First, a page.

Employee’s Failure to Record Time Worked at Home Dooms Unpaid Overtime Claim

By | January 2nd, 2013 | General

It is the employer’s obligation to keep accurate time records for employees. Most employers’ timekeeping systems, however, rely to some degree on the employees to properly record their time — whether by clocking/logging in and out, or submitting a paper timesheet. What happens, then, when an employee fails to report all of his or her time and then later makes a claim for unpaid overtime? Given that the employer both has the obligation to keep accurate records and to pay for all time worked, would the employer not be liable for the unpaid time?

According to the Tenth Circuit in a recent case, the answer is actually “no” where the employer had no knowledge that the employee’s records were incomplete/incorrect. A similar answer was also recently reached by the Sixth Circuit. In Brown v. Scriptco, LLC, there was no question that the employee had worked overtime. However, the Tenth Circuit found that the employer’s failure to pay overtime did not violate the Fair Labor Standards Act because the employee had not reported the time by recording it in the employer’s time-keeping system (which was accessible even from home where the plaintiff apparently worked the overtime). According to the Court, the low burden typically in unpaid overtime claims only applies when the employer fails to keep accurate records. Here, the employer had an accurate time-keeping system and it was accessible to the employees, even from home. Although the employer knew the employee was working from home, the employer did not know that the employee was not accurately recording his time. In these circumstances, the employee could not come back later and make a claim for unpaid overtime.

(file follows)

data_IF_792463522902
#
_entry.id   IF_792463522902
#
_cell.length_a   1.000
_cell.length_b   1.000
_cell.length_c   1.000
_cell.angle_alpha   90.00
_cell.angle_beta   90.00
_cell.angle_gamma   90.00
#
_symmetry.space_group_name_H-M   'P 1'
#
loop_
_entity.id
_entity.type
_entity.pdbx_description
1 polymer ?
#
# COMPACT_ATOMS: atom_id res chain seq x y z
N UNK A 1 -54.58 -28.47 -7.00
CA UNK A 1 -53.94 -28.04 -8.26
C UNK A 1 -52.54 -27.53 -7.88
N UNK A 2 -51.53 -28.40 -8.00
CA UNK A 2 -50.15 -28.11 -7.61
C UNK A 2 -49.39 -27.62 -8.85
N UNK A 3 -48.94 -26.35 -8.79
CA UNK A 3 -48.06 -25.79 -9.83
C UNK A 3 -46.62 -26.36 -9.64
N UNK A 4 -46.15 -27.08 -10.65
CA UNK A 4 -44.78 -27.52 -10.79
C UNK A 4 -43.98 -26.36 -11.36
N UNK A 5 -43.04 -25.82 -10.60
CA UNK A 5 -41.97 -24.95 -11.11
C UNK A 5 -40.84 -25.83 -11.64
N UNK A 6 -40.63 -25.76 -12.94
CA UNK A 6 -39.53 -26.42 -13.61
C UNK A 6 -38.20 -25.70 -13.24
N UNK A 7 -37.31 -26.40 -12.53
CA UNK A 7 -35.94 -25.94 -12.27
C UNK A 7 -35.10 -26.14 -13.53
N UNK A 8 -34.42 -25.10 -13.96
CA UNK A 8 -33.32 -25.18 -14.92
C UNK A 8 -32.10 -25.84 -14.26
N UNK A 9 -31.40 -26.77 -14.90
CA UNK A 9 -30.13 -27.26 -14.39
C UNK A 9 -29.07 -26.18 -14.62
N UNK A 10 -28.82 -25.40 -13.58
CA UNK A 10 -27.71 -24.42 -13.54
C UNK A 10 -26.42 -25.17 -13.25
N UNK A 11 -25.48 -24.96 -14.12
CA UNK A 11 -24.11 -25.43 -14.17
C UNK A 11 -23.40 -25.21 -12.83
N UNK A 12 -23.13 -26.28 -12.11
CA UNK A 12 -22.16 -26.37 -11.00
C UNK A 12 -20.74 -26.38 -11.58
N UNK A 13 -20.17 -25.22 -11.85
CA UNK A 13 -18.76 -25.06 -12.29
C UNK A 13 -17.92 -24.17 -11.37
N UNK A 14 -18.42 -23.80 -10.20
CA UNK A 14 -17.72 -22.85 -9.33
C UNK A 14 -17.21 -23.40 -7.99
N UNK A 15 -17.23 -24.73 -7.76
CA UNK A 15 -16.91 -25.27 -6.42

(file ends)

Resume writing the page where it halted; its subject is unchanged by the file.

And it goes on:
What does this mean for employers? First, it means that employers should be diligent in keeping accurate time records for their employees. This means providing a system for employees to accurately record all hours worked and making that accessible to employees who perform “work” when not in the office. Of course, if any manager or supervisor learns of an employee working from home (which could include making or receiving work-related calls/emails to the employee during traditionally non-working hours), that manager/supervisor should be trained to report that time as hours worked so that the employee can me paid for it and counsel the employee to keep accurate records. Second, it means that an employee cannot bring a claim for unpaid overtime when they have hindered his/her employer in keeping accurate records by providing inaccurate or incomplete information. Of course, if there is any direct or indirect “encouragement” by a manager/supervisor to report time incorrectly (e.g., “just report 8 hours a day”), then it is not likely that an employer will escape liability for the unpaid overtime.

Wage and Hour issues continue to be an area of significant focus by federal and state agencies via audits and a big area of litigation by employees. Employers should seek experienced legal counsel to ensure that their timekeeping and pay systems are in compliance with this very complicated set of laws. As evidenced by the recent Brown case, strong recordkeeping policies and practices and training of managers and supervisors can be invaluable when defending a wage and hour case. For assistance on a wage and hour or other employment issue, contact the Employers Legal Resource Center at 405-702-9797.

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